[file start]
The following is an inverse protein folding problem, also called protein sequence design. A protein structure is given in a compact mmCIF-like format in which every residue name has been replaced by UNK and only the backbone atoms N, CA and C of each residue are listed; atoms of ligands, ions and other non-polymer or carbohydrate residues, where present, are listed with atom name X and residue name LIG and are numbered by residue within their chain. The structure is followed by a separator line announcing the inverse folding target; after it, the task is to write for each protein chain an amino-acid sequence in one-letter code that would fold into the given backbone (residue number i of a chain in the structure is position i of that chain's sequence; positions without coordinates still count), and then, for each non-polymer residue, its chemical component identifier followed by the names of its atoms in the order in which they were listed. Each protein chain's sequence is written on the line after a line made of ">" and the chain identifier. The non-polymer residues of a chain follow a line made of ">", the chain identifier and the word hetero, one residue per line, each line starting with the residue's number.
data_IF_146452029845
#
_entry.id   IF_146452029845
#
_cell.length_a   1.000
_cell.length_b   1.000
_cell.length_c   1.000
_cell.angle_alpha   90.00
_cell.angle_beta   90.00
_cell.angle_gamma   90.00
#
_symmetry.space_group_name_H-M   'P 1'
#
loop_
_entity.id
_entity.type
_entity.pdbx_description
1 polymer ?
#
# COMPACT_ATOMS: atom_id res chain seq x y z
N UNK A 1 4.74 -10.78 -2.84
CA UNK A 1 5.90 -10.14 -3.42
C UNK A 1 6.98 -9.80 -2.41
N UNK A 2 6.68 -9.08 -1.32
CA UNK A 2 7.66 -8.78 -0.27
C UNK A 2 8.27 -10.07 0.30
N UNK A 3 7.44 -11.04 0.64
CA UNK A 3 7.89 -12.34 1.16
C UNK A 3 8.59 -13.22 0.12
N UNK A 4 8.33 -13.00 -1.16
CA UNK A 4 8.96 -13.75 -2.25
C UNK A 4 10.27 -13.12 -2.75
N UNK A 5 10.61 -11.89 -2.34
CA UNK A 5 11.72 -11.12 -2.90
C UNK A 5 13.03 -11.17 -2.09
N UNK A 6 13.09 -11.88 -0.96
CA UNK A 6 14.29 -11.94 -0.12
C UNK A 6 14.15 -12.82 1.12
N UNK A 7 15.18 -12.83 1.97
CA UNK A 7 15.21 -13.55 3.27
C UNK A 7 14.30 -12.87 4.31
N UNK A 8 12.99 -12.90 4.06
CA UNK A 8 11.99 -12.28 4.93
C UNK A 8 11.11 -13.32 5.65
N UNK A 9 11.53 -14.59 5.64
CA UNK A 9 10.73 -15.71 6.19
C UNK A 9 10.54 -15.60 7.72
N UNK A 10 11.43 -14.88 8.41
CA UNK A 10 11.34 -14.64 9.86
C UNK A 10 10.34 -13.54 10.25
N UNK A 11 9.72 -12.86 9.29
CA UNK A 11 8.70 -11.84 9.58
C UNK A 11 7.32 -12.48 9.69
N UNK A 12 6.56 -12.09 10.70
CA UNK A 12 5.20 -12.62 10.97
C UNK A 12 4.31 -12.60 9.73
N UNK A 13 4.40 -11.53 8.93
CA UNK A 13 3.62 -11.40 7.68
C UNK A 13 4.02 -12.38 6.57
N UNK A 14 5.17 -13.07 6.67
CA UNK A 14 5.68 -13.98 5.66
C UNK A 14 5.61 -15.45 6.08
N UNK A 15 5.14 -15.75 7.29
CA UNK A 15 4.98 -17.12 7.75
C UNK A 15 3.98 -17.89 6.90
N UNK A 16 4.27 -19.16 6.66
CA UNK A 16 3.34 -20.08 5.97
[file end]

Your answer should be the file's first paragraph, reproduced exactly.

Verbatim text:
The following is an inverse protein folding problem, also called protein sequence design. A protein structure is given in a compact mmCIF-like format in which every residue name has been replaced by UNK and only the backbone atoms N, CA and C of each residue are listed; atoms of ligands, ions and other non-polymer or carbohydrate residues, where present, are listed with atom name X and residue name LIG and are numbered by residue within their chain. The structure is followed by a separator line announcing the inverse folding target; after it, the task is to write for each protein chain an amino-acid sequence in one-letter code that would fold into the given backbone (residue number i of a chain in the structure is position i of that chain's sequence; positions without coordinates still count), and then, for each non-polymer residue, its chemical component identifier followed by the names of its atoms in the order in which they were listed. Each protein chain's sequence is written on the line after a line made of ">" and the chain identifier. The non-polymer residues of a chain follow a line made of ">", the chain identifier and the word hetero, one residue per line, each line starting with the residue's number.